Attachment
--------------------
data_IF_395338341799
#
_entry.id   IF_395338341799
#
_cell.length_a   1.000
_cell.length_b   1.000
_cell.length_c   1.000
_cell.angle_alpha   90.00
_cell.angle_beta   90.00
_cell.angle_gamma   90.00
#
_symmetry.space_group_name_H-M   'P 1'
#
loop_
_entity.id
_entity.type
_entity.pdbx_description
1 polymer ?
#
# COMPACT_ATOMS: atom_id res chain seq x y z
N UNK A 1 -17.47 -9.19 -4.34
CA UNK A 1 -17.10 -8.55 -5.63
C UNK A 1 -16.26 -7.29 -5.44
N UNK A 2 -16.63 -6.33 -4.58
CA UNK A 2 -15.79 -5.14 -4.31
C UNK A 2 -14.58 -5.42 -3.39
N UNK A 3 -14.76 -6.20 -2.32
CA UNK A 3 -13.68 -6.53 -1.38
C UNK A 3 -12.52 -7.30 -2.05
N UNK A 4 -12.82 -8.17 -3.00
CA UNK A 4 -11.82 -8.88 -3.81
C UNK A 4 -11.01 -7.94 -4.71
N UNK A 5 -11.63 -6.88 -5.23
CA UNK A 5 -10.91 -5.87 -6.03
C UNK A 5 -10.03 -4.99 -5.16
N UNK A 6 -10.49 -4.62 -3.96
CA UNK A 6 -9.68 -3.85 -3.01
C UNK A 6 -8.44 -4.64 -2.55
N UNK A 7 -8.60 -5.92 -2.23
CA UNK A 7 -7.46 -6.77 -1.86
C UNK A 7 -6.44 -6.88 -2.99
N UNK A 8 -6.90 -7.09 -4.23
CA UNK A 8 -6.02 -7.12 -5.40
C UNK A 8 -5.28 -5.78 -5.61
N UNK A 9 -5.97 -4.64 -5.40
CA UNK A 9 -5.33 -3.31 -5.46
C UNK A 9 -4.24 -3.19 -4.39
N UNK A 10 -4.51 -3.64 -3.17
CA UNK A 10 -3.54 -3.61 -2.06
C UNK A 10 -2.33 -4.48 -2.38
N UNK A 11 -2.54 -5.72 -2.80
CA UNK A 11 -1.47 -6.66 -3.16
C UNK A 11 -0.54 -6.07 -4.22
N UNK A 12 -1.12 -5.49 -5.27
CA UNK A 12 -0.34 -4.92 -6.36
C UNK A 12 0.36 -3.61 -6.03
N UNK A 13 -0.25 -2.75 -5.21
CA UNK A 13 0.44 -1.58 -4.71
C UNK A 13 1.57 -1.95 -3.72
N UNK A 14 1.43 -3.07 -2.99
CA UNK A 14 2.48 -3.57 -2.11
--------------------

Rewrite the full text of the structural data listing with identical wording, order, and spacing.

data_IF_395338341799
#
_entry.id   IF_395338341799
#
_cell.length_a   1.000
_cell.length_b   1.000
_cell.length_c   1.000
_cell.angle_alpha   90.00
_cell.angle_beta   90.00
_cell.angle_gamma   90.00
#
_symmetry.space_group_name_H-M   'P 1'
#
loop_
_entity.id
_entity.type
_entity.pdbx_description
1 polymer ?
#
# COMPACT_ATOMS: atom_id res chain seq x y z
N UNK A 1 -17.47 -9.19 -4.34
CA UNK A 1 -17.10 -8.55 -5.63
C UNK A 1 -16.26 -7.29 -5.44
N UNK A 2 -16.63 -6.33 -4.58
CA UNK A 2 -15.79 -5.14 -4.31
C UNK A 2 -14.58 -5.42 -3.39
N UNK A 3 -14.76 -6.20 -2.32
CA UNK A 3 -13.68 -6.53 -1.38
C UNK A 3 -12.52 -7.30 -2.05
N UNK A 4 -12.82 -8.17 -3.00
CA UNK A 4 -11.82 -8.88 -3.81
C UNK A 4 -11.01 -7.94 -4.71
N UNK A 5 -11.63 -6.88 -5.23
CA UNK A 5 -10.91 -5.87 -6.03
C UNK A 5 -10.03 -4.99 -5.16
N UNK A 6 -10.49 -4.62 -3.96
CA UNK A 6 -9.68 -3.85 -3.01
C UNK A 6 -8.44 -4.64 -2.55
N UNK A 7 -8.60 -5.92 -2.23
CA UNK A 7 -7.46 -6.77 -1.86
C UNK A 7 -6.44 -6.88 -2.99
N UNK A 8 -6.90 -7.09 -4.23
CA UNK A 8 -6.02 -7.12 -5.40
C UNK A 8 -5.28 -5.78 -5.61
N UNK A 9 -5.97 -4.64 -5.40
CA UNK A 9 -5.33 -3.31 -5.46
C UNK A 9 -4.24 -3.19 -4.39
N UNK A 10 -4.51 -3.64 -3.17
CA UNK A 10 -3.54 -3.61 -2.06
C UNK A 10 -2.33 -4.48 -2.38
N UNK A 11 -2.54 -5.72 -2.80
CA UNK A 11 -1.47 -6.66 -3.16
C UNK A 11 -0.54 -6.07 -4.22
N UNK A 12 -1.12 -5.49 -5.27
CA UNK A 12 -0.34 -4.92 -6.36
C UNK A 12 0.36 -3.61 -6.03
N UNK A 13 -0.25 -2.75 -5.21
CA UNK A 13 0.44 -1.58 -4.71
C UNK A 13 1.57 -1.95 -3.72
N UNK A 14 1.43 -3.07 -2.99
CA UNK A 14 2.48 -3.57 -2.11